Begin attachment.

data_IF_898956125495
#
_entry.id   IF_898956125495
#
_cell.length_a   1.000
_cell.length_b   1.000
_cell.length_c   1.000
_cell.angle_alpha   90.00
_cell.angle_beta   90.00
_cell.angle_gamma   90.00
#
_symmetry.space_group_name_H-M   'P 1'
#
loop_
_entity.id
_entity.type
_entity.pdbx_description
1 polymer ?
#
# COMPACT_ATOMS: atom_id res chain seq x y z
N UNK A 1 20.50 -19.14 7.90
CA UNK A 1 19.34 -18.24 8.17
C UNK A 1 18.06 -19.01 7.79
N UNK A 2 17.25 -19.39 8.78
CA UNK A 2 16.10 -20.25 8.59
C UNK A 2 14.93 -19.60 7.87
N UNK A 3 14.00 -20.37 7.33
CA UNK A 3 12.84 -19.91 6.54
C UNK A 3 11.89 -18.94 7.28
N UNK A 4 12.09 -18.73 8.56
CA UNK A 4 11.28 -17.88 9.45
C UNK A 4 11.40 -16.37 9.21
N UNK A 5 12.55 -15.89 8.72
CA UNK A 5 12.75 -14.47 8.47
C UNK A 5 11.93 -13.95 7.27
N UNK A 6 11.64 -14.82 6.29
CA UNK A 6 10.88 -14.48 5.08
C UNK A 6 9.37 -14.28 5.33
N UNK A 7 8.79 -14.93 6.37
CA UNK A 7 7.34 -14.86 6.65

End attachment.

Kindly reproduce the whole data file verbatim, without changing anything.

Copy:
data_IF_898956125495
#
_entry.id   IF_898956125495
#
_cell.length_a   1.000
_cell.length_b   1.000
_cell.length_c   1.000
_cell.angle_alpha   90.00
_cell.angle_beta   90.00
_cell.angle_gamma   90.00
#
_symmetry.space_group_name_H-M   'P 1'
#
loop_
_entity.id
_entity.type
_entity.pdbx_description
1 polymer ?
#
# COMPACT_ATOMS: atom_id res chain seq x y z
N UNK A 1 20.50 -19.14 7.90
CA UNK A 1 19.34 -18.24 8.17
C UNK A 1 18.06 -19.01 7.79
N UNK A 2 17.25 -19.39 8.78
CA UNK A 2 16.10 -20.25 8.59
C UNK A 2 14.93 -19.60 7.87
N UNK A 3 14.00 -20.37 7.33
CA UNK A 3 12.84 -19.91 6.54
C UNK A 3 11.89 -18.94 7.28
N UNK A 4 12.09 -18.73 8.56
CA UNK A 4 11.28 -17.88 9.45
C UNK A 4 11.40 -16.37 9.21
N UNK A 5 12.55 -15.89 8.72
CA UNK A 5 12.75 -14.47 8.47
C UNK A 5 11.93 -13.95 7.27
N UNK A 6 11.64 -14.82 6.29
CA UNK A 6 10.88 -14.48 5.08
C UNK A 6 9.37 -14.28 5.33
N UNK A 7 8.79 -14.93 6.37
CA UNK A 7 7.34 -14.86 6.65